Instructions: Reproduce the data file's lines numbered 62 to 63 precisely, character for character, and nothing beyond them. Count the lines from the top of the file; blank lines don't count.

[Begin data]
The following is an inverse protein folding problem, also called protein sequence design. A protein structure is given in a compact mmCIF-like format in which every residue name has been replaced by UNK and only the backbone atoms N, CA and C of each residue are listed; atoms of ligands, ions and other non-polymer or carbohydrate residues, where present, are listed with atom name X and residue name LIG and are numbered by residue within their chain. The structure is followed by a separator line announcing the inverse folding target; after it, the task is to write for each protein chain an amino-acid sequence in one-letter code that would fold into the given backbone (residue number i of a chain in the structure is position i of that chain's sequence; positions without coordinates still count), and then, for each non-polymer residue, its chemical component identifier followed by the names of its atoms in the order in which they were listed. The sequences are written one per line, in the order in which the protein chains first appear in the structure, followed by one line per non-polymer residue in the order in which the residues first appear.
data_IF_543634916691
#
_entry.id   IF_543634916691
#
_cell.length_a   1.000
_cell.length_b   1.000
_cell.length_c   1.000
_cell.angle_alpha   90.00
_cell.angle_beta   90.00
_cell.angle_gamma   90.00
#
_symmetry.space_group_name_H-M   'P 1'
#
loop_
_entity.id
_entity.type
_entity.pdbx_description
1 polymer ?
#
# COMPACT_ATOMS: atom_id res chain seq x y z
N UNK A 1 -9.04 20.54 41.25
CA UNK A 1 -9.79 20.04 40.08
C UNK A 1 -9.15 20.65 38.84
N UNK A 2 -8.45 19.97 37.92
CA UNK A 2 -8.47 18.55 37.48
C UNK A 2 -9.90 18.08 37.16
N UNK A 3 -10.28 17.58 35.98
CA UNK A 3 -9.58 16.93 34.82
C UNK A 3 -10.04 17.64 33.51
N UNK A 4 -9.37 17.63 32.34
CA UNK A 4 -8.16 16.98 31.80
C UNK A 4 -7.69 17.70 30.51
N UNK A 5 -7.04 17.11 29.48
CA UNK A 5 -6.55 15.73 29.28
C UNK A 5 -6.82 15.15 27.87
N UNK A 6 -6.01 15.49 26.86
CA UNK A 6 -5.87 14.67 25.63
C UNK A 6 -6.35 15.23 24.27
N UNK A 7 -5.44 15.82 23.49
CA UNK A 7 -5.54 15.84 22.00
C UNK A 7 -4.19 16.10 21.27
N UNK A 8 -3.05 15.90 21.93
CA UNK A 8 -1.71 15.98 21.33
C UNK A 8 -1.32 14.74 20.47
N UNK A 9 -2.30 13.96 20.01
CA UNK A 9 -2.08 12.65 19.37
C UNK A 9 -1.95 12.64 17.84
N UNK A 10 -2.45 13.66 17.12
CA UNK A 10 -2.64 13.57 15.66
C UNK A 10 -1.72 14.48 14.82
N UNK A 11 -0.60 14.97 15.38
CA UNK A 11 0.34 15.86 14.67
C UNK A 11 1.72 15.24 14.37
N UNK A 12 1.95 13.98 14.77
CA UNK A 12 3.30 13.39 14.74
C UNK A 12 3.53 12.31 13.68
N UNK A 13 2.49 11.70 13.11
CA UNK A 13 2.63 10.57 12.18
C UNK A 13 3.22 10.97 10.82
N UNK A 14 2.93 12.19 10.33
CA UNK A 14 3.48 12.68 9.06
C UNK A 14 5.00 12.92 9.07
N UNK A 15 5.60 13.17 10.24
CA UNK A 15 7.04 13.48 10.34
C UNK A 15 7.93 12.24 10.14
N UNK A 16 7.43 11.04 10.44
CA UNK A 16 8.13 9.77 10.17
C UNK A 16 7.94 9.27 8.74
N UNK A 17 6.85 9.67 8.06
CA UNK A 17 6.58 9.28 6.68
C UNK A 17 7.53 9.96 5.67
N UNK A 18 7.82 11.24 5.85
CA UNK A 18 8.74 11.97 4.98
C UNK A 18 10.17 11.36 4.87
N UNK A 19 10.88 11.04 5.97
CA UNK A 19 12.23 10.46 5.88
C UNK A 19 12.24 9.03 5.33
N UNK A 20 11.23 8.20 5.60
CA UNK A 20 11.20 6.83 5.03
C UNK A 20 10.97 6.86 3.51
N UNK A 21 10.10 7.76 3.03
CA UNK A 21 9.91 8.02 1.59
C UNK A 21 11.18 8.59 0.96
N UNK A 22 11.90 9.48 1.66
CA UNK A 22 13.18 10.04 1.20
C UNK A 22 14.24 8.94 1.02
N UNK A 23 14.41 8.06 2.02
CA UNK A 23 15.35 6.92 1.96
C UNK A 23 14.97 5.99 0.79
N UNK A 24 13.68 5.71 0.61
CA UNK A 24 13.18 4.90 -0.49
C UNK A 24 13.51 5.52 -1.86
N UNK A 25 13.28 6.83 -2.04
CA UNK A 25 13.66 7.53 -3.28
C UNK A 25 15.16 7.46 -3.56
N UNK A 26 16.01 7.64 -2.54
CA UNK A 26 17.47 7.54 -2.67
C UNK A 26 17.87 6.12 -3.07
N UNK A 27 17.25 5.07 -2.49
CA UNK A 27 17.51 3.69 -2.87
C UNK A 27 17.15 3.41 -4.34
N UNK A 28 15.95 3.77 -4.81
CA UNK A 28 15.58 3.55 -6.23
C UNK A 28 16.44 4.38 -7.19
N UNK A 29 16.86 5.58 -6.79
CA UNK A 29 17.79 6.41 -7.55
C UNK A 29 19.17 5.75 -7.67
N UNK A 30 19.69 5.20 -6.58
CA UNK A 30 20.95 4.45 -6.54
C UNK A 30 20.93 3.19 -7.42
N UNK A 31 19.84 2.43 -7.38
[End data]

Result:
CA UNK A 14 3.48 12.68 9.06
C UNK A 14 5.00 12.92 9.07